In another approach, the profiling software executes on a co-processor to the target processor. By executing profiling programs on the co-processor, issues of skewed performance of the target processor may be avoided. However, the target processor may require modifications in order to tag instructions to be profiled, and making these modifications may be time consuming. Furthermore, memory shared between the target processor and the co-processor may skew performance of the target processor and make analysis difficult.

The present invention may address one or more of the above issues.

SUMMARY OF THE INVENTION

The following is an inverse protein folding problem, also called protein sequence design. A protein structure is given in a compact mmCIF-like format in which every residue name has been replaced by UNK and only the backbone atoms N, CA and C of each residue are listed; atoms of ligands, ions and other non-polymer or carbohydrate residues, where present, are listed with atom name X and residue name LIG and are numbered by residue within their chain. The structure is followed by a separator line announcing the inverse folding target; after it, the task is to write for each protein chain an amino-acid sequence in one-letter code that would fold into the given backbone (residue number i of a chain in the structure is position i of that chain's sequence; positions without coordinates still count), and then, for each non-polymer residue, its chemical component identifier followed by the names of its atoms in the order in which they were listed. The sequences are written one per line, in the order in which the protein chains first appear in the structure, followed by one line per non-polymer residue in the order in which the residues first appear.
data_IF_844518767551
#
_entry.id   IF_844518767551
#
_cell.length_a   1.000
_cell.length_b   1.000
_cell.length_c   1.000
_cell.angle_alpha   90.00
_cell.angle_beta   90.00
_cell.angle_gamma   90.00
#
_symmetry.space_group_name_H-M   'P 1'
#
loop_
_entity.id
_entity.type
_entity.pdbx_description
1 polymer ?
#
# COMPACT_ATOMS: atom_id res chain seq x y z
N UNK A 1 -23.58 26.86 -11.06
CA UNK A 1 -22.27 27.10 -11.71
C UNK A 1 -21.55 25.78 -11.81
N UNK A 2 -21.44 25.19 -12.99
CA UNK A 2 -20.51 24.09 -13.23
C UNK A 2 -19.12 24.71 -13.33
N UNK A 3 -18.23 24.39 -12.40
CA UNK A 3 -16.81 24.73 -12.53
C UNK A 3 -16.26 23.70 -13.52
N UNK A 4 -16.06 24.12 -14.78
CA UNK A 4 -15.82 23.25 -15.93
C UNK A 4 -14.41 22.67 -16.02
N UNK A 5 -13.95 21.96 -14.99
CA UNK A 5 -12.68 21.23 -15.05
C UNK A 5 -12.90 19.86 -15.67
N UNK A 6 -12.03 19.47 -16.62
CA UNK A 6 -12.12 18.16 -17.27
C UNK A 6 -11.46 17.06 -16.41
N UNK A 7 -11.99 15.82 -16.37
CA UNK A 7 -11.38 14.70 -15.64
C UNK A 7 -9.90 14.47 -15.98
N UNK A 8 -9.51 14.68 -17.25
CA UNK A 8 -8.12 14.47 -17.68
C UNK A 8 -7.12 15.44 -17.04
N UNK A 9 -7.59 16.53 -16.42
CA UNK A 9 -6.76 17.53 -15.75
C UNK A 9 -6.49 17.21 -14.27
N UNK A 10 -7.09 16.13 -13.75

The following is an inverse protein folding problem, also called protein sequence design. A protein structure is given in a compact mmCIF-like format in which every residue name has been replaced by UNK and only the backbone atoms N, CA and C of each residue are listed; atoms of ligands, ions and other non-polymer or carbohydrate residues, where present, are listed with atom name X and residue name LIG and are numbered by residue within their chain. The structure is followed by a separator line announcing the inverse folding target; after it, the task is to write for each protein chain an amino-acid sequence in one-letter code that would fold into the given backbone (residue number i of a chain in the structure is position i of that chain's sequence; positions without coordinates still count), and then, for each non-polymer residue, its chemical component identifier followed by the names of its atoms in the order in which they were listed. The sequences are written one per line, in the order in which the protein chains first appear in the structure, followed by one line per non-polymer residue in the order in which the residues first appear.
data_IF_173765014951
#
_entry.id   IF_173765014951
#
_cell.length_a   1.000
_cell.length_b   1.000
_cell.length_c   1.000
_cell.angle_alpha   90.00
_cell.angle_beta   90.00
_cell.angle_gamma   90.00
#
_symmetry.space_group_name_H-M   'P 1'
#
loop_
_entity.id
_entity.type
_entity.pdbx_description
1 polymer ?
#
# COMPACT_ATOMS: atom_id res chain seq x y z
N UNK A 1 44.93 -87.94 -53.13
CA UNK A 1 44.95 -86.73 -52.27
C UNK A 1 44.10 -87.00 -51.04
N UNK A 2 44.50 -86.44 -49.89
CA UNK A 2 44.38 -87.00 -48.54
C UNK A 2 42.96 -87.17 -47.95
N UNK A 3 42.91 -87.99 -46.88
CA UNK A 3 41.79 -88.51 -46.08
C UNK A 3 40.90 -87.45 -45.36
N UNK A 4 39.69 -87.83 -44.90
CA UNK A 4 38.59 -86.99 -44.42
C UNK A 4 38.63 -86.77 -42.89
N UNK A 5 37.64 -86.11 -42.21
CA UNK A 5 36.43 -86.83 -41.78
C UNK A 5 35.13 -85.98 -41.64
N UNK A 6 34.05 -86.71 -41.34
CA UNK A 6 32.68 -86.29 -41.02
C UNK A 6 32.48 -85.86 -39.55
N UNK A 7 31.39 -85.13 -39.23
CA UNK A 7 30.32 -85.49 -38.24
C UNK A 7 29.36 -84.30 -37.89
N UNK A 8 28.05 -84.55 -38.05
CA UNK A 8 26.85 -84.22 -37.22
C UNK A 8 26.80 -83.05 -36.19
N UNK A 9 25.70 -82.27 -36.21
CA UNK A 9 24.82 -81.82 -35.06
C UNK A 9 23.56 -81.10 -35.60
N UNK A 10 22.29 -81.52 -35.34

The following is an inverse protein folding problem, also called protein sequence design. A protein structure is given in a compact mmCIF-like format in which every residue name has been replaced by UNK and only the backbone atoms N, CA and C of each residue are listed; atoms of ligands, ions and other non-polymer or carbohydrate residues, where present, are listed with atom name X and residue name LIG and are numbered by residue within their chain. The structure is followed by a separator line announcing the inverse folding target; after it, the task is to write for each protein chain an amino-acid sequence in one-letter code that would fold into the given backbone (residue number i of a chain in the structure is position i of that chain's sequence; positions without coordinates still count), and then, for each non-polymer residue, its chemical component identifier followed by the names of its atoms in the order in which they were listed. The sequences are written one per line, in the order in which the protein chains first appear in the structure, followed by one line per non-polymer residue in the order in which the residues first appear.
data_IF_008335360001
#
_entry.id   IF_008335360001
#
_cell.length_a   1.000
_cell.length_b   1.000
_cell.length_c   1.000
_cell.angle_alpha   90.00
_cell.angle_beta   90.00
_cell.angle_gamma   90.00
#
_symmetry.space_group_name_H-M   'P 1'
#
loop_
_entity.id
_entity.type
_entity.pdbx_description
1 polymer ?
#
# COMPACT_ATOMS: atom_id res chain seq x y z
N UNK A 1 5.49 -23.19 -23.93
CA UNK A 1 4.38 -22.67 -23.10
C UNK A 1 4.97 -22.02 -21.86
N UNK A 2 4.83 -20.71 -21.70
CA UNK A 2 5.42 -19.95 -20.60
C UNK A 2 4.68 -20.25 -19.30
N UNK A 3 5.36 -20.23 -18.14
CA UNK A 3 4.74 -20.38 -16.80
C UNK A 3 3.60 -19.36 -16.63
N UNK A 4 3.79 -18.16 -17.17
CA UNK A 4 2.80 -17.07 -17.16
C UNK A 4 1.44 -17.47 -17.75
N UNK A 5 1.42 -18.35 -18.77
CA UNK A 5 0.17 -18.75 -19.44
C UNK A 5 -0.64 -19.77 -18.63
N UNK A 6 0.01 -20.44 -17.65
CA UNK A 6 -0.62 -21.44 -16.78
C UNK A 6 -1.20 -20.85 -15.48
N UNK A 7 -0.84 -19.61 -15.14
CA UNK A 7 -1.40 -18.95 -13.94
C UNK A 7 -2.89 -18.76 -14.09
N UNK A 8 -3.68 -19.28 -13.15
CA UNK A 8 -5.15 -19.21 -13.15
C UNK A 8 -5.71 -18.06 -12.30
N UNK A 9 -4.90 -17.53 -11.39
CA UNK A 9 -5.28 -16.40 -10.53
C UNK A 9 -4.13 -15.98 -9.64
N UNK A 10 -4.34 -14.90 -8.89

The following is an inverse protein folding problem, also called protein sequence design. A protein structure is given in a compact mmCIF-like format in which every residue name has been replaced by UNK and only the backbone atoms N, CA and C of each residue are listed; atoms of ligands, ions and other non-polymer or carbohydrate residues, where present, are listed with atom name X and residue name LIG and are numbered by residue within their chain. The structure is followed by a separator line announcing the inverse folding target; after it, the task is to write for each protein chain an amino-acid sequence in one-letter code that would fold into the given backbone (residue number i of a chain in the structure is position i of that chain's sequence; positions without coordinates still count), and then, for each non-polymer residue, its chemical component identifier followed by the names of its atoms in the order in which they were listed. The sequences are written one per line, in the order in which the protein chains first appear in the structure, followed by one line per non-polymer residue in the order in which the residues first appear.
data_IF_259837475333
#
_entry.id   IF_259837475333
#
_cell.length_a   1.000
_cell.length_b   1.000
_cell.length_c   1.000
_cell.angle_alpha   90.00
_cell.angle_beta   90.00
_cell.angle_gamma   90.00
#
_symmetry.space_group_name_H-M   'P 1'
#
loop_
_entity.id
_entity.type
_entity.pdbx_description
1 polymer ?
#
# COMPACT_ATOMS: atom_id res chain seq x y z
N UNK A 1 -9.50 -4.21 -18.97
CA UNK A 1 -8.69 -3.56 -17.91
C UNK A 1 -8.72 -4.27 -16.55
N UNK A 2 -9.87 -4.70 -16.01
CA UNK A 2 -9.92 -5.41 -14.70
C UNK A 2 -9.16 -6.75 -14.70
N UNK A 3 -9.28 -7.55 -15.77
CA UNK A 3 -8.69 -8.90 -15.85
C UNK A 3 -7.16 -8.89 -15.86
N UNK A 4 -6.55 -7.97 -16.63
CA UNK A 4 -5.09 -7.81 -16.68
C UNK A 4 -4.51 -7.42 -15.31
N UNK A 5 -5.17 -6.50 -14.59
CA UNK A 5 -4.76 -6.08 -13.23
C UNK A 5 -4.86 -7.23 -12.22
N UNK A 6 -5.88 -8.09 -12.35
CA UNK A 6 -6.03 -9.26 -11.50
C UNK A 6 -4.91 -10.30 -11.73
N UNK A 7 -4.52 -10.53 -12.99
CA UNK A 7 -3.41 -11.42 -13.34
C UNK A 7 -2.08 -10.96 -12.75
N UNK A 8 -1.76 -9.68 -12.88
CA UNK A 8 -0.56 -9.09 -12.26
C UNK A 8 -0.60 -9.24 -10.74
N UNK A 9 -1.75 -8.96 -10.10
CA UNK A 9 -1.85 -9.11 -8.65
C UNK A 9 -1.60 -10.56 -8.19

The various embodiments of the invention support profiling a target system. In one embodiment, a uni-directional, point-to-point bus has a single input port and a single output port. A target processor has a trace port coupled to the input port of the bus and is configured to execute a plurality of instructions one or more times. The target processor provides state data at the trace port and to the input port of the bus. A profile circuit arrangement is coupled to the output port of the first bus, and a memory is coupled to the profile circuit arrangement. The profile circuit arrangement is configured to read data from the output port of the first bus and write the data to the memory.